By Chris Robinson
Former WBA featherweight champion Yuriorkis Gamboa kept things moving Saturday night in Atlantic City, scoring a dominant, technical-decision over former champion Daniel Ponce De Leon. Gamboa won nearly every round all on three judges’ scorecards before seeing the fight stopped due to a nasty cut on De Leon’s forehead that was caused from an accidental clash of heads in the eighth.
Undefeated with a mark of 21-0 with 16 stoppages, there is no denying the striking talent that the explosive Cuban possesses, but he has shown weaknesses in previous fights that have had a long list of potential opponents eyeing his every move. Count in Miguel ‘Mikey’ Garcia as one of those with a vested interest in Gamboa.
“I saw it,” said Garcia, an undefeated featherweight from Oxnard, California, of Yuriorkis’ latest showcase. “Gamboa is very fast, we always knew that. People were saying that it wasn't as exciting as other fights but he had a different game plan coming into the fight. He just wanted to get the fight to go a few more rounds than his last fight, which I think was stopped in the fourth round against [Jorge] Solis. He just wanted to carry the fight longer and that’s what he did.”
With former WBO champion Juan Manuel Lopez’s upset loss to Orlando Salido earlier this year in Puerto Rico, Gamboa’s future in the featherweight class is now much more uncertain. After his victory this past weekend, the 29-year old told HBO’s Max Kellerman that he was done with business at 126 pounds and would instead prefer a lucrative showdown with Manny Pacquiao in the future.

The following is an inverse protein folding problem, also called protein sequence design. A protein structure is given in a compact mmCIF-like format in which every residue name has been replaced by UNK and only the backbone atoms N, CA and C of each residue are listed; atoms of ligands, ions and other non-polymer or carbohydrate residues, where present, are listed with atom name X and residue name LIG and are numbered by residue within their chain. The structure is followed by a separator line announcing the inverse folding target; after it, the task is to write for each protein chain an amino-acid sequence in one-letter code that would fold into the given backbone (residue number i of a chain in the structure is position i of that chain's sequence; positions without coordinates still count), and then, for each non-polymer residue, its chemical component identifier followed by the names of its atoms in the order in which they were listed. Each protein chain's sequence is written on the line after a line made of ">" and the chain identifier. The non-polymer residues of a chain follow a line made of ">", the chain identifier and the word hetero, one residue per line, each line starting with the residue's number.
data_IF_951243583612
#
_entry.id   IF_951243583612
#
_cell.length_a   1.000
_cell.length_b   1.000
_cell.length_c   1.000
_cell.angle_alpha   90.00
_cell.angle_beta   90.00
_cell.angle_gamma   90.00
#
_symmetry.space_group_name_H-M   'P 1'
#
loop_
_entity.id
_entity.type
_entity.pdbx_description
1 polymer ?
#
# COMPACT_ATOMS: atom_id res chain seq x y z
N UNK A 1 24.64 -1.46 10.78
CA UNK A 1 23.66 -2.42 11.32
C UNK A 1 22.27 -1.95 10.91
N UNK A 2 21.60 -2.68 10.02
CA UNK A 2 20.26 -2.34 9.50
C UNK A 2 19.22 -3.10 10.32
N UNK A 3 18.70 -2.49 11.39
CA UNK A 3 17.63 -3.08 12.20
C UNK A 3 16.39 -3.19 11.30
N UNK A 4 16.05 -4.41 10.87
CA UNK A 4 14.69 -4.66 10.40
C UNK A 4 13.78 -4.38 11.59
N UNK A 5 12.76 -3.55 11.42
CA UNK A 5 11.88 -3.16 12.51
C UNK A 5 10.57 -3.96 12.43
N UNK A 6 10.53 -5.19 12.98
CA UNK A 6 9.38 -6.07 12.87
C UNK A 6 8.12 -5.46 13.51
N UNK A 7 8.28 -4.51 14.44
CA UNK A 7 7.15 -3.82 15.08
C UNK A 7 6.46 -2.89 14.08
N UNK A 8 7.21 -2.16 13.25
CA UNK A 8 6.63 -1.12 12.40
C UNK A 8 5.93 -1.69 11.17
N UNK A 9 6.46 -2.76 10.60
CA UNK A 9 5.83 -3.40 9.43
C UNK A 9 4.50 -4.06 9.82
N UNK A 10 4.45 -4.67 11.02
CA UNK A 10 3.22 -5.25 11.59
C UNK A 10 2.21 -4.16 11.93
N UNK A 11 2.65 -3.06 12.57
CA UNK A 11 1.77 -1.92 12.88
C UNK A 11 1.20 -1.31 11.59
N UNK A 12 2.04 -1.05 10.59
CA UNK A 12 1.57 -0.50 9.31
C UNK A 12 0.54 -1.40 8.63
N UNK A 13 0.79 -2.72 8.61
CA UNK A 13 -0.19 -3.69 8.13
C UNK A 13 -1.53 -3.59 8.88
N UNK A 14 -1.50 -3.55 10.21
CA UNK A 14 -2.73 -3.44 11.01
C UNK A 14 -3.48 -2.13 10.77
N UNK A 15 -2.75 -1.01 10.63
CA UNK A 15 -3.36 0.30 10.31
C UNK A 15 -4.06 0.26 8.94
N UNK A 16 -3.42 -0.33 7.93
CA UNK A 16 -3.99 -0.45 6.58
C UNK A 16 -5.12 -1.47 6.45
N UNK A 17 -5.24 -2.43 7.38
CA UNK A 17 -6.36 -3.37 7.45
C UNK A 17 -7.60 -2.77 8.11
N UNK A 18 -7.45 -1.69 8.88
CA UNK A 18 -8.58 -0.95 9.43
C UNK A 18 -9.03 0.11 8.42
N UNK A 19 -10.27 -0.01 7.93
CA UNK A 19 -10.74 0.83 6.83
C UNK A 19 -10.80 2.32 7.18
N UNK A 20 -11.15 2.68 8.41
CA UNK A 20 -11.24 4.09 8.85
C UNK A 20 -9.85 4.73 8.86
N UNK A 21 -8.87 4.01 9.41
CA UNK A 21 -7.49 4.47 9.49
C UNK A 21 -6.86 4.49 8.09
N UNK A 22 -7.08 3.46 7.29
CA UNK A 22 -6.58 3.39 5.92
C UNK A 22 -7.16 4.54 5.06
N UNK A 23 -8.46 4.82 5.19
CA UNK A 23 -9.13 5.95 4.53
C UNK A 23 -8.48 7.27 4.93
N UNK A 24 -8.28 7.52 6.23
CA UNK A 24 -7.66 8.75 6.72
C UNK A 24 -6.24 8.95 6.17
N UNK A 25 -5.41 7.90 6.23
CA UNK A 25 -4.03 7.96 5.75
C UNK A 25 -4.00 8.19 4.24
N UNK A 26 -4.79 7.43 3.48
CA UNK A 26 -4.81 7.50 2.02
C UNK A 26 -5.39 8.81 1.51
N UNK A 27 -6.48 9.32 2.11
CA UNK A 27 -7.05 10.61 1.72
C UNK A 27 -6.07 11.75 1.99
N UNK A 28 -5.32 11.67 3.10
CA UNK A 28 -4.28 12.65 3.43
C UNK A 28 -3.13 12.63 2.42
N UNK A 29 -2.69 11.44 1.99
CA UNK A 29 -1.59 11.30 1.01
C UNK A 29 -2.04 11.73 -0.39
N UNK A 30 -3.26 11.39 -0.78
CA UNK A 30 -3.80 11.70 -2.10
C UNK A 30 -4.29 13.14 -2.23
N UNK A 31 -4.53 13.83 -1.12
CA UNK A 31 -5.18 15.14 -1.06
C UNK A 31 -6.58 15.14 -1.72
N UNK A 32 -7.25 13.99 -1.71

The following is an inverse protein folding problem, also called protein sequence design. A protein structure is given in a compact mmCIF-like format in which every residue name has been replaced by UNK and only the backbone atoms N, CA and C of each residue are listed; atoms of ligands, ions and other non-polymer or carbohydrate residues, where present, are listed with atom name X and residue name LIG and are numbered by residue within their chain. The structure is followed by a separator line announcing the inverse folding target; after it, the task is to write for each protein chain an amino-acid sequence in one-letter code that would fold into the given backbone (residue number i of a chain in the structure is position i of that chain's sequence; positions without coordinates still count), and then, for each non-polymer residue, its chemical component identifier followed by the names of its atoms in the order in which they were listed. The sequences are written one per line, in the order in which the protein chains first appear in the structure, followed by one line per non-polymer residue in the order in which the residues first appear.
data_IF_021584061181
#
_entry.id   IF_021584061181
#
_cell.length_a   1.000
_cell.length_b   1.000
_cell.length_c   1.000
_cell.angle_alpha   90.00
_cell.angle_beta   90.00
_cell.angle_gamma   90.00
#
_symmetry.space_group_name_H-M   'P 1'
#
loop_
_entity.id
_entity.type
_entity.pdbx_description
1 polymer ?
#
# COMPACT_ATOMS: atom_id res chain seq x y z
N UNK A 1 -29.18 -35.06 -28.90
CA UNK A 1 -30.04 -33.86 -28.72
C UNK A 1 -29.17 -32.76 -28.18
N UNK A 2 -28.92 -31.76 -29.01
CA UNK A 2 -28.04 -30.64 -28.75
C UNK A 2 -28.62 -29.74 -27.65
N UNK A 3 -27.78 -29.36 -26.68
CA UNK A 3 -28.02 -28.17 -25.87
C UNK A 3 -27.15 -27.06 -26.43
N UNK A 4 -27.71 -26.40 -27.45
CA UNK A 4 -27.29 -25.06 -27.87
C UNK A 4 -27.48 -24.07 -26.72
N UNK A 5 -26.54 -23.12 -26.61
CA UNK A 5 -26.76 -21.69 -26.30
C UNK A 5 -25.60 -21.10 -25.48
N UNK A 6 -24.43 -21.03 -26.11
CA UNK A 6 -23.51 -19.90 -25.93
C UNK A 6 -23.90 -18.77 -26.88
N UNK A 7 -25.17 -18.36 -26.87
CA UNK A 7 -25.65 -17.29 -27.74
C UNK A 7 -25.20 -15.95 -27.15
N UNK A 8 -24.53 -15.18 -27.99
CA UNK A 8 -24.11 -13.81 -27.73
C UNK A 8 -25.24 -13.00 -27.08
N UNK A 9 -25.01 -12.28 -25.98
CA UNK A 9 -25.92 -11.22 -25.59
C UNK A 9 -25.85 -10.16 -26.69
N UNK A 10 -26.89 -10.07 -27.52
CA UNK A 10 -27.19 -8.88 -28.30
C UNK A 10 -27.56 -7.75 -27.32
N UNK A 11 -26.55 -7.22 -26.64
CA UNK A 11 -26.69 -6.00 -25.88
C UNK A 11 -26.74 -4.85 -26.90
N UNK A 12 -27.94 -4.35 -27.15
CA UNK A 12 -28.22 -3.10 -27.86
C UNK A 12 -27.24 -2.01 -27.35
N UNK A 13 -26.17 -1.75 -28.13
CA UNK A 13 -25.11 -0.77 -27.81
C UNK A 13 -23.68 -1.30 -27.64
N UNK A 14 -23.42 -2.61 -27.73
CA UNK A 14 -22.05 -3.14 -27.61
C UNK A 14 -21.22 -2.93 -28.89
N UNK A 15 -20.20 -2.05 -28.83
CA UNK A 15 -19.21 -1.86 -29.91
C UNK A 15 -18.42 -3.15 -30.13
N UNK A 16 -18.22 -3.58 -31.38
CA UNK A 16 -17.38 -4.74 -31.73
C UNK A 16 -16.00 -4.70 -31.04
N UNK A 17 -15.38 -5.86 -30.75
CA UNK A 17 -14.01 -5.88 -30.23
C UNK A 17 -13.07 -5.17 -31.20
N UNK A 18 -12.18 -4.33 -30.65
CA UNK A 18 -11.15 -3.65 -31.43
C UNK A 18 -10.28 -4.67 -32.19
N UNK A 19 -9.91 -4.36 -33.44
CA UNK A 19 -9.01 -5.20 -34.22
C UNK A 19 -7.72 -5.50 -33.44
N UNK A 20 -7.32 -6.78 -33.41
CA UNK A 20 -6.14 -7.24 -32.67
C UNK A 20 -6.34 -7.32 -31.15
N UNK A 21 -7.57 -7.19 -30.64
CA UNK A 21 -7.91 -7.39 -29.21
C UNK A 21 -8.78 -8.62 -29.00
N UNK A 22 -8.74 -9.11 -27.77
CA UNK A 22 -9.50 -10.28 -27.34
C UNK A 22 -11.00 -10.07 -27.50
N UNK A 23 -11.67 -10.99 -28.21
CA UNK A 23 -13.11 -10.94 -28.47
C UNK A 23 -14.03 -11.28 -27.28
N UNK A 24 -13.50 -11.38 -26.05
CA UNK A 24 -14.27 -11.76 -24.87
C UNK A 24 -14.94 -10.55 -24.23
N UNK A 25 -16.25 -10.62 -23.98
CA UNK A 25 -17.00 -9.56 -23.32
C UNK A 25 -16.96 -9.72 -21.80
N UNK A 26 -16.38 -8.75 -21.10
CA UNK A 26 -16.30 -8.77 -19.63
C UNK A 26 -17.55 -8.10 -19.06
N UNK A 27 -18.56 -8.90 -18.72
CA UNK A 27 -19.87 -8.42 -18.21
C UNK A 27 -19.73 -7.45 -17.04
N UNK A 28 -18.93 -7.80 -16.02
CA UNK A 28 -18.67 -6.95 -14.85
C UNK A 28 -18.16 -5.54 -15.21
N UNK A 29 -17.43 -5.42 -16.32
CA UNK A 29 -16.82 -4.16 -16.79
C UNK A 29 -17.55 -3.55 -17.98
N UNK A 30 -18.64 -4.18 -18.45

Understandable aspirations for Gamboa but Garcia feels he still has matters to settle in his own weight class before venturing north.
“There are fights he could stay for at 126,” Garcia insisted. “He could fight Lopez, which is a big money fight that people were talking about, if he can rebound and win a world title. Maybe he could beat Salido again or Jhonny Gonzalez, a fellow champion. You also have the younger guys like myself and Gary Russell coming up. We haven’t really been proven against the top champions but our opportunity will come.”
And if that chance ever does come, what does Garcia feel he would bring to the table against the ultra-talented Gamboa?
“The way I fight, I am pretty calm and patient, but I work behind my jab [and] I have a good, strong right hand that I like to use. I am taller, have a height advantage, and a reach advantage over Gamboa. If I stay on the inside, he may be faster with his combinations but I would stay on the outside and try to carry the fight into the later rounds. He’s usually very explosive in the early rounds; he didn’t show it in this fight, but in previous fights he showed that he’s very explosive, very exciting, very fast for four rounds or so. But I think I would be able to carry it into the later rounds.”
It would be a very interesting fight in my opinion, but just like his style in the ring, Garcia is in no rush. The latest word has the 23-year old in line for an October 22nd appearance at the WaMu Theater inside of New York's Madison Square Garden on the undercard of Nonito Donaire’s return against Omar Narvaez.
“The latest that I know is that they already set up that date, to give me a spot on the Donaire card. But we don’t have any opponent signed yet or anything like that. Anything can happen in boxing but that’s the date they are giving me and hopefully we can get someone for that night.”